The uncompromising reign of the patriarchy in most societies has unquestionably imposed detrimental effects on women, including political, economic and social discrepancies.
Gender has only recently been interpreted as a social construct, independent and separate from the biological difference of sex. According to the World Health Organization, “’sex’ refers to the biological and physiological characteristics that define men and women,” and “‘gender’ refers to the socially constructed roles, behaviors, activities, and attributes that a given society considers appropriate for men and women.”
Rhetorician Judith Butler asserts that, “gender is an act which has been rehearsed, much as a script survives the particular actors who make use of it, but which requires individual actors in order to be actualized and reproduced as reality once again.” This statement illuminates gender as an act perpetuated by society for so long that it appears to have become a binary concrete truth. It is seemingly impossible to imagine a world in which gender does not exist. Regardless, it is imperative that society as a whole aims toward reforming these roles to respect the rights of women, and to promote equality among all people.
Women have been the predominant victims of economic instability. Lack of ability to pursue careers or hold jobs is often furthered by women’s societally assigned roles as mothers and caregivers. The protection of women’s reproductive rights is helping to promote the rights of women to obtain jobs. 
The United Nations Convention on the Elimination of All Forms of Discrimination Against Women (CEDAW) provides such protection by taking into account “the particular problems faced by rural women and the significant roles which rural women play in the economic survival of their families, including their work in the non-monetized sectors of the economy,” and by extending opportunities to these women. It provides for the education of women and promotion of literacy, and for opportunities for family planning, which can increase the ability of women to hold steady jobs. 
CEDAW historically takes into account the predicament of women who have little say in family planning by extending equal rights to men and women “to decide freely and responsibly on the number and spacing of their children and to have access to the information, education and means to enable them to exercise these rights.” This provision helps women escape the confines of what is for some seemingly endless child rearing, and allows them the freedom to choose to pursue a career.
One instance in which increased education contributed to a rise in women’s employment was in Bangladesh during the 1980s. The rise of the religious party Jamaat-i-Islami allowed for the reinterpretation of women’s places in the workforce and in the home as care providers. Rather than assuming women’s natural roles were those of mothers and care providers as the patriarchal structure dictates, women were viewed as possessing the same capability to work as men. Consequently, the percentage of employed women in Bangladesh increased significantly.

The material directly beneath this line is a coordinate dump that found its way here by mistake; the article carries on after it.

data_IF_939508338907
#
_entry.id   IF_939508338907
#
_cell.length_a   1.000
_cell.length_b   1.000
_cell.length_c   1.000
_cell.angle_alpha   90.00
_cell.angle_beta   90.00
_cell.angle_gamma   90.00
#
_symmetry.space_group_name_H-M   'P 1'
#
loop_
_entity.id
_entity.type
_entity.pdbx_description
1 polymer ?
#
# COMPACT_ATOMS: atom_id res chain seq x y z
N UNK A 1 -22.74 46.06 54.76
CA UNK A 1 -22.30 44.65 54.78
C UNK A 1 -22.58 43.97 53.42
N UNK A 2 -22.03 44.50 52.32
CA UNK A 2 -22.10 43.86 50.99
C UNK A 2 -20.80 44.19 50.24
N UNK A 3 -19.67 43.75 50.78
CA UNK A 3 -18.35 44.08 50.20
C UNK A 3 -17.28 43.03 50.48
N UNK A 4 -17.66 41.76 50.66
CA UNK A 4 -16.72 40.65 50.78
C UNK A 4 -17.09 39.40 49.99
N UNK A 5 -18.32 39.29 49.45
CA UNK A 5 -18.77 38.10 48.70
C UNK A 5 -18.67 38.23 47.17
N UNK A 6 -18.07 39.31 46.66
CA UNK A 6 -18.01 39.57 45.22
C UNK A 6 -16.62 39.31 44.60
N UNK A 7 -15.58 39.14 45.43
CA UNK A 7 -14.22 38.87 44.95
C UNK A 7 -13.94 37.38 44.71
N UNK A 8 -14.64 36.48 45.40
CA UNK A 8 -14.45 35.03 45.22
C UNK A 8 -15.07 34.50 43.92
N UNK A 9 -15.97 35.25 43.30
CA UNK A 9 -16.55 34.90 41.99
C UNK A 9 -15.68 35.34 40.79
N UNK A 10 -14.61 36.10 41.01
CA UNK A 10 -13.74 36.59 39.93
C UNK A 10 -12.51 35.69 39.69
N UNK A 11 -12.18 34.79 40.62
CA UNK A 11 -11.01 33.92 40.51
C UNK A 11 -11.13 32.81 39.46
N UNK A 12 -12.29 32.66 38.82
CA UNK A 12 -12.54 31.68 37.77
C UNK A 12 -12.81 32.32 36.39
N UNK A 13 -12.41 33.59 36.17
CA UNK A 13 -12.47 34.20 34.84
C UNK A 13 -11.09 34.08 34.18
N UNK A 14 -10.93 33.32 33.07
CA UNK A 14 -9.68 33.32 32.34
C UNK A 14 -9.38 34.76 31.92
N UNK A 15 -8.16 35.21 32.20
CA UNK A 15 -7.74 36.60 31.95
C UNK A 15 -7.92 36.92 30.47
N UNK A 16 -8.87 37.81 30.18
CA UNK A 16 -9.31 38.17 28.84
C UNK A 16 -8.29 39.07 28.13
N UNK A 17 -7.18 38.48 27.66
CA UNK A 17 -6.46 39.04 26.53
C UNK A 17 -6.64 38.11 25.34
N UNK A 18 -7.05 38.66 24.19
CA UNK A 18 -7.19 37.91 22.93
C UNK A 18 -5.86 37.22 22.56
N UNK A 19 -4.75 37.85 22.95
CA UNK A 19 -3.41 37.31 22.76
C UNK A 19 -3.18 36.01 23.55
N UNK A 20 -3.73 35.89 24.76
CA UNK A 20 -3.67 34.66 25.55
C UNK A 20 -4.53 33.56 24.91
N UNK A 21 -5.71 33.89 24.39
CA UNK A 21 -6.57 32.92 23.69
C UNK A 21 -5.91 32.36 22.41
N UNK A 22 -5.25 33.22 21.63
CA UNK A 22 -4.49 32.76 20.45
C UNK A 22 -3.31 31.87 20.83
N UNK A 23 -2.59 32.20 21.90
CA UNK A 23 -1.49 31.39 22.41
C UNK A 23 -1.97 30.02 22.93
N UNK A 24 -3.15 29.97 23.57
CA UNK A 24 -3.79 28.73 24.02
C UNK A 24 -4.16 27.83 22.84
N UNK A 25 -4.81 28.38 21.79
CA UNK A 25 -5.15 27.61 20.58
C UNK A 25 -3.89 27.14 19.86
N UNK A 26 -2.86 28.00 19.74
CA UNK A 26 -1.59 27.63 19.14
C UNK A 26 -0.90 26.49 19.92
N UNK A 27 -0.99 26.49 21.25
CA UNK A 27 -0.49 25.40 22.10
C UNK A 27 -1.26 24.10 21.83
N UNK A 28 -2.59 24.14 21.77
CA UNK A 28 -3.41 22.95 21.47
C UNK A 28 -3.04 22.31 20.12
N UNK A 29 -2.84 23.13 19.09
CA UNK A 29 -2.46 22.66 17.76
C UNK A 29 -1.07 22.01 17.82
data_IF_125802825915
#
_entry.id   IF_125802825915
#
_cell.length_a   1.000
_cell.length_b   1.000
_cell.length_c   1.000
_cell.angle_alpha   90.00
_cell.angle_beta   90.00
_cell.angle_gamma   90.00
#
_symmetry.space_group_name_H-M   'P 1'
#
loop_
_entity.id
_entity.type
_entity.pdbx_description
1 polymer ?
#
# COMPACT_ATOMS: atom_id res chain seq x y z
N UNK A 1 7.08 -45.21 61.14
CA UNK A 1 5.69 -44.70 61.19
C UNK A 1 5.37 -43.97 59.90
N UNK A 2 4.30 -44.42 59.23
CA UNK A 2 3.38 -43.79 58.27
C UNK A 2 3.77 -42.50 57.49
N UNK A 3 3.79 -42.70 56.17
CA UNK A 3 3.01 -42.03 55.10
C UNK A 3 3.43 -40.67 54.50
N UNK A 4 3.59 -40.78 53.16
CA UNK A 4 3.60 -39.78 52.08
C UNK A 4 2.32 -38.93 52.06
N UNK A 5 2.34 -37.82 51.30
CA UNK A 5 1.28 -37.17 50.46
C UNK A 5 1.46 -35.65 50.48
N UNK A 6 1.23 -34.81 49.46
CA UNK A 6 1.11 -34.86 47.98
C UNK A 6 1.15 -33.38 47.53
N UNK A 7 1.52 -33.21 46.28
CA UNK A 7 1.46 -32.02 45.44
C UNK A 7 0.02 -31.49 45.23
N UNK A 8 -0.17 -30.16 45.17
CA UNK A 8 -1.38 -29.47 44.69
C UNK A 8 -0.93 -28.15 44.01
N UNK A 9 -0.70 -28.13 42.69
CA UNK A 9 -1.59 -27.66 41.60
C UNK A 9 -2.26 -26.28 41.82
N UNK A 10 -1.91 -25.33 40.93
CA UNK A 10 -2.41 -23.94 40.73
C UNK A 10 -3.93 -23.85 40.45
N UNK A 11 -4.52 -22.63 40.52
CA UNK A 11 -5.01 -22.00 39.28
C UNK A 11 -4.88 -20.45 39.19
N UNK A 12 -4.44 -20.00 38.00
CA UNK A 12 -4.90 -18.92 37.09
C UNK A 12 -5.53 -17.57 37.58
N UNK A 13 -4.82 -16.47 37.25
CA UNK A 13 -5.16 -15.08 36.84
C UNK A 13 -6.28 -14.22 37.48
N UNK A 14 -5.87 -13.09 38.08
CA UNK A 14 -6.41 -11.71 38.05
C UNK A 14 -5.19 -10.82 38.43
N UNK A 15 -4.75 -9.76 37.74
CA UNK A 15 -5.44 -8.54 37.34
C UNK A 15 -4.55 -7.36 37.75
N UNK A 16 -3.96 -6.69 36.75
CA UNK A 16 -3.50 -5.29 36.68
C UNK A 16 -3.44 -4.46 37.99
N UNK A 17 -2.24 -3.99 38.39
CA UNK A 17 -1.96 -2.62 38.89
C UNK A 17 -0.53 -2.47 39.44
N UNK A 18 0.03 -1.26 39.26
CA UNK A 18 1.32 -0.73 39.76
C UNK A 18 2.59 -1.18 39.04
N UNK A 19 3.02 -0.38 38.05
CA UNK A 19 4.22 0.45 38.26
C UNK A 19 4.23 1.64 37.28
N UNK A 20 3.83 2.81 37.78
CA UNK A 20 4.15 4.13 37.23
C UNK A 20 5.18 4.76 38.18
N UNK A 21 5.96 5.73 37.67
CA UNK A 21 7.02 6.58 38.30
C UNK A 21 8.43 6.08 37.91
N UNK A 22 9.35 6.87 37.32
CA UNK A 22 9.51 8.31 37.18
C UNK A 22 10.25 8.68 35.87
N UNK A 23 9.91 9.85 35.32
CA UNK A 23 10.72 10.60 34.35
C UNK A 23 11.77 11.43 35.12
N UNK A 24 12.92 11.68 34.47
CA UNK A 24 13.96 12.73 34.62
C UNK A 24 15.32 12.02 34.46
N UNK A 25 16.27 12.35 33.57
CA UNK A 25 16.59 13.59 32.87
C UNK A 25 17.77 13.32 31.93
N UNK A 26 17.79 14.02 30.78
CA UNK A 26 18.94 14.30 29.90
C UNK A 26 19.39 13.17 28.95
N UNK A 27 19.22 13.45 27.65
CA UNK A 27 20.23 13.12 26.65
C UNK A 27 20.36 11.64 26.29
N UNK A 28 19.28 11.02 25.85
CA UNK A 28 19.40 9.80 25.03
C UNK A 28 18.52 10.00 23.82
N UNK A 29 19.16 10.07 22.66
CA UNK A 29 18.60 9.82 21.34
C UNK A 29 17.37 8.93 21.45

Even when women do have the freedom to actively seek careers and hold jobs, it is often more difficult for them to do so than it is for men. According to the Pew Research Global Attitudes Project, “The view that men get more opportunities than women for jobs that pay well, even when women are as qualified for the job, is widespread.” According to a report by the UN, the percentage of employed women is much less than that of employed men, especially in Africa. In the Democratic Republic of the Congo, just 8.6 percent of women are employed compared to 35.5 percent of men. In the Ivory Coast, the percentage of employed women is less than half that of men.
This employment gap can be attributed to the attitudes of women and men toward the question of which gender has more of a right to employment. More than 75 percent of the population in Nigeria, Egypt, India and Pakistan feel that men should have more of a right to a job than women during tough economic times. Additionally, in many developed nations such as Germany and Poland, many believe that men have more opportunities for economic success than women.
However, discrepancies in the percentage of employed women versus that of men are significantly less in more developed nations. In fact, in many developed nations, including Britain, Switzerland, and New Zealand, the percentage of employed women is marginally greater than that of men. However, even in countries where women are employed in higher numbers than men, a significant gap exists between the pay of men and women. For example, 90.5 percent of women are employed in the United Kingdom as compared to 81.3 percent of men. However, equally qualified women in the UK are paid only 79 percent of men’s salaries for completing the same jobs.